“U.S. Bankruptcy Court for the District of R.I. Adopts Loss Mitigation Program and Procedures”
On October 22, 2009, the Bankruptcy Court for the District of Rhode Island issued a General Order announcing the adoption of a court-supervised loss mitigation program (the Program) that will go into effect on November 1, 2009.
October 2009Click here to see a full copy of the Loss Mitigation Program and press release.
On October 22, 2009, the Bankruptcy Court for the District of Rhode Island issued a General Order announcing the adoption of a court-supervised loss mitigation program (the “Program”) that will go into effect on November 1, 2009. The Program is patterned closely on a similar program utilized by the United States Bankruptcy Court for the Southern District of New York. The Program places specific burdens and time frames on creditors.
The aim of the Program is for debtors and creditors to reach a consensual loss mitigation resolution when a debtor’s principal residence is at risk of foreclosure. The Program is available to debtors who file cases under Chapter 7, 11, 12 or 13 of the Bankruptcy Code. All negotiations must be done in good faith or the Court may impose sanctions. The Program may be requested at any time by any party during the pendency of the bankruptcy, but, it is important to note that a debtor may specifically request loss mitigation in the Chapter 13 Plan. If the debtor requests loss mitigation in the Chapter 13 Plan, the debtor shall serve a Notice/Request for Loss Mitigation on the creditor within 7 days of filing the Chapter 13 Plan. The creditor then has 14 days to object. If no objection is filed, the Court will enter a Loss Mitigation Order that must be followed. The Program also permits a debtor to object to a motion for relief from the automatic stay by filing a Notice/Request for Loss Mitigation. If a party objects to the Notice/Request for Loss Mitigation, the Court will hold a hearing. The objecting party must file a statement at least 2 days before the hearing citing specific reasons why it believes loss mitigation would not be successful. Sworn testimony may be required.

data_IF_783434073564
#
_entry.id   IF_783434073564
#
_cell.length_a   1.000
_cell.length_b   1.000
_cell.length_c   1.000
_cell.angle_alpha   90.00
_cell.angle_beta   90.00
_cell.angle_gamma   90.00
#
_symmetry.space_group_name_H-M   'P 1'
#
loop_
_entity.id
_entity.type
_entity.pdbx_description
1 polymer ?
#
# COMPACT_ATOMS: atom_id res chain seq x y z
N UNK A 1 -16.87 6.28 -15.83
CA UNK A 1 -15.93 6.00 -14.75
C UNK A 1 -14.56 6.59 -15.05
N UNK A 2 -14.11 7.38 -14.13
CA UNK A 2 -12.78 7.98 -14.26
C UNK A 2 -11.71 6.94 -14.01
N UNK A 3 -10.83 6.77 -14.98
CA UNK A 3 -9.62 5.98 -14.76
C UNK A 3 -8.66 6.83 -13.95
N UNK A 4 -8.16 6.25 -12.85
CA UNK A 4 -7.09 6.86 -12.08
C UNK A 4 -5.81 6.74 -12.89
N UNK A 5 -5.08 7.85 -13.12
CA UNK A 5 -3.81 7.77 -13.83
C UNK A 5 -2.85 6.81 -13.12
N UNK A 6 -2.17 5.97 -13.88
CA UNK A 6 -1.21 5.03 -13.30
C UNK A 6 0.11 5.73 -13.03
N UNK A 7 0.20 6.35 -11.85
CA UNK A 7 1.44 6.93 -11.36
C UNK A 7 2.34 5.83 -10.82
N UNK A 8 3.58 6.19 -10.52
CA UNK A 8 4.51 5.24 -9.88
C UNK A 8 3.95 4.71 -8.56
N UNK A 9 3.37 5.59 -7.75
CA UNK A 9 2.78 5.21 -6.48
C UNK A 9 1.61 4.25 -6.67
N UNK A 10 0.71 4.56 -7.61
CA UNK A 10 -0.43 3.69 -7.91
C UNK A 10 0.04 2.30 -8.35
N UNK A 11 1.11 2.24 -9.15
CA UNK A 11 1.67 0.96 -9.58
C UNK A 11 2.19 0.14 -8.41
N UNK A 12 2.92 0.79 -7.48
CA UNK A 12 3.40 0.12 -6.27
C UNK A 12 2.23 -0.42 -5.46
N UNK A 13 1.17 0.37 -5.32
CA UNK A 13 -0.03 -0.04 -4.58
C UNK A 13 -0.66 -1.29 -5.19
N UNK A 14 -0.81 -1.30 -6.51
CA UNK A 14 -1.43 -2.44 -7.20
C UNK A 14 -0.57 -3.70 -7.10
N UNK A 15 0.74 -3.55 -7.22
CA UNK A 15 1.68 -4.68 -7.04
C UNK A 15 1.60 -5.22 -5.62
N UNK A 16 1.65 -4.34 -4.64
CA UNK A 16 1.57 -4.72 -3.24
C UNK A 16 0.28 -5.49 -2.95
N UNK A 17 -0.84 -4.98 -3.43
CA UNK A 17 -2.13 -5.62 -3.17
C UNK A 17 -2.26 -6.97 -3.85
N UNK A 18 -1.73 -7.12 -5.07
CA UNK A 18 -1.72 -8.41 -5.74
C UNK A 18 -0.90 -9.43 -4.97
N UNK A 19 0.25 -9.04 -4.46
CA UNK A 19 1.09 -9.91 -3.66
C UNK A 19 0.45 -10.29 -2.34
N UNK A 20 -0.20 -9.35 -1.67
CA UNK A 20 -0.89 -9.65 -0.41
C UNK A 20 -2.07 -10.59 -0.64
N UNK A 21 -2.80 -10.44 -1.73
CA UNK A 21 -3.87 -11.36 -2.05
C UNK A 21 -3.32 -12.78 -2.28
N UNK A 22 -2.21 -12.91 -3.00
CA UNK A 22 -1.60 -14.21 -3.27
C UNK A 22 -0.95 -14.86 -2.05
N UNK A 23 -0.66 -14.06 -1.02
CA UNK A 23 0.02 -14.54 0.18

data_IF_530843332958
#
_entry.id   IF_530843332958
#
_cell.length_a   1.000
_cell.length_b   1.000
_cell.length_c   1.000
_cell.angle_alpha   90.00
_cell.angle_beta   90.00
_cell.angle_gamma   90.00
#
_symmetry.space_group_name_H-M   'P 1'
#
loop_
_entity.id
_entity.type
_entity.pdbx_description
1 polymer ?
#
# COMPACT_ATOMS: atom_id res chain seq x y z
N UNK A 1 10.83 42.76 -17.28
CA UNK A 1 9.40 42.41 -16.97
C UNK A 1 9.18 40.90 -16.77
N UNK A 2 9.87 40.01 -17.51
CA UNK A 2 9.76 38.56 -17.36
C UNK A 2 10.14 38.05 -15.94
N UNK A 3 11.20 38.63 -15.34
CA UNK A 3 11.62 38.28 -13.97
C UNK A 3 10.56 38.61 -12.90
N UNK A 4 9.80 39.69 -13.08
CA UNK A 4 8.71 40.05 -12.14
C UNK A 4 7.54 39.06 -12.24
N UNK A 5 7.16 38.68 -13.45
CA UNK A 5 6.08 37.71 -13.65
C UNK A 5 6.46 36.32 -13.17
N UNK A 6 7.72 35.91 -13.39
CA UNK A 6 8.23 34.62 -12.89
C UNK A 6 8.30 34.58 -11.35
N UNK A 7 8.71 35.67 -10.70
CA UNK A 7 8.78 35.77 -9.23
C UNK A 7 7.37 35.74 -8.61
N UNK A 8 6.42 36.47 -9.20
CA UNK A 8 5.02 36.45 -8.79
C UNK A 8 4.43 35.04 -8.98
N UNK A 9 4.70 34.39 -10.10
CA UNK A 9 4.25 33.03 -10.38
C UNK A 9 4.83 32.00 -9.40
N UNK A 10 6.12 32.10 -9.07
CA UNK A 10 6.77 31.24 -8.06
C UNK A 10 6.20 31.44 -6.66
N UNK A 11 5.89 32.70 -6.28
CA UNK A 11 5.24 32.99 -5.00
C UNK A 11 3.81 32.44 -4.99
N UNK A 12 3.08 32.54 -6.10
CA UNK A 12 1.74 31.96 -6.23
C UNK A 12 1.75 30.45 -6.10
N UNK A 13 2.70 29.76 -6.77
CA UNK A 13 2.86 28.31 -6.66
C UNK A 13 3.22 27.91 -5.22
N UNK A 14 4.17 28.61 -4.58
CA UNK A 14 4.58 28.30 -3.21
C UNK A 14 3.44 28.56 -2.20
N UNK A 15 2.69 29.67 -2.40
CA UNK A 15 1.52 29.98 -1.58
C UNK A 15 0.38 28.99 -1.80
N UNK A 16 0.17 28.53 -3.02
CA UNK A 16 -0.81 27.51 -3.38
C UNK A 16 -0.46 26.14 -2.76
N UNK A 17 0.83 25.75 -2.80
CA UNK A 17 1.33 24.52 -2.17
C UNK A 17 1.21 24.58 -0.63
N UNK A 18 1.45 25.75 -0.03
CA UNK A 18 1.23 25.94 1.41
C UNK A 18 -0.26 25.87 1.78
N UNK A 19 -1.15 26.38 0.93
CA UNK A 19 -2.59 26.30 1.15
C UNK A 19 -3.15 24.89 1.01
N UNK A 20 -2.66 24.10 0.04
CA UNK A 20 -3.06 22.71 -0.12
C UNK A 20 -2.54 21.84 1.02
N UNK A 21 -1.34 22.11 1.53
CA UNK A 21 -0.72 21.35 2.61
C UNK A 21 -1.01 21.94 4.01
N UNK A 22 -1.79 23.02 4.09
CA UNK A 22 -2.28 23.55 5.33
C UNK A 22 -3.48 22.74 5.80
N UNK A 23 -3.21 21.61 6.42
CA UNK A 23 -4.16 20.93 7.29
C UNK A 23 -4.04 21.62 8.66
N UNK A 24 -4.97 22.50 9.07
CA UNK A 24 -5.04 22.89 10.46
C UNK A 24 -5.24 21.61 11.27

The Loss Mitigation Order will contain deadlines for the exchange of information between the parties. The creditor must provide the name and contact information for a specific person with settlement authority. The creditor must contact the debtor’s attorney within 7 days of the entry of the Loss Mitigation Order. The debtor must complete the creditor’s loss mitigation paperwork at least 7 days prior to a loss mitigation session. Loss mitigation sessions may be conducted in person, telephonically or via video conference. If the Court is involved in a loss mitigation session, the parties in attendance must have full settlement authority and be available 30 minutes prior to the start of the session.
Motions for relief from the automatic stay should not be filed if a Loss Mitigation Order is pending and any hearing on same will likely be continued to a date after the conclusion of the loss mitigation period. Confirmation hearings will be continued to a date after the loss mitigation period has expired. A creditor has an additional 14 days to object to confirmation following the conclusion of the loss mitigation period. It is also important to note that no information exchanged during the loss mitigation period is admissible in any subsequent proceeding. A party may request that the loss mitigation period be terminated and must state the reasons why termination is appropriate. A hearing will likely be scheduled by the Court on any request for termination.
If the parties are able to reach an agreement, the agreement must be approved by the Court. Please note that a creditor may not require the debtor to dismiss his/her pending bankruptcy case as a condition of any loss mitigation agreement. Also, if a bankruptcy case is dismissed during the loss mitigation period, the docket report shall cite that loss mitigation efforts were ongoing at the time of the dismissal. Return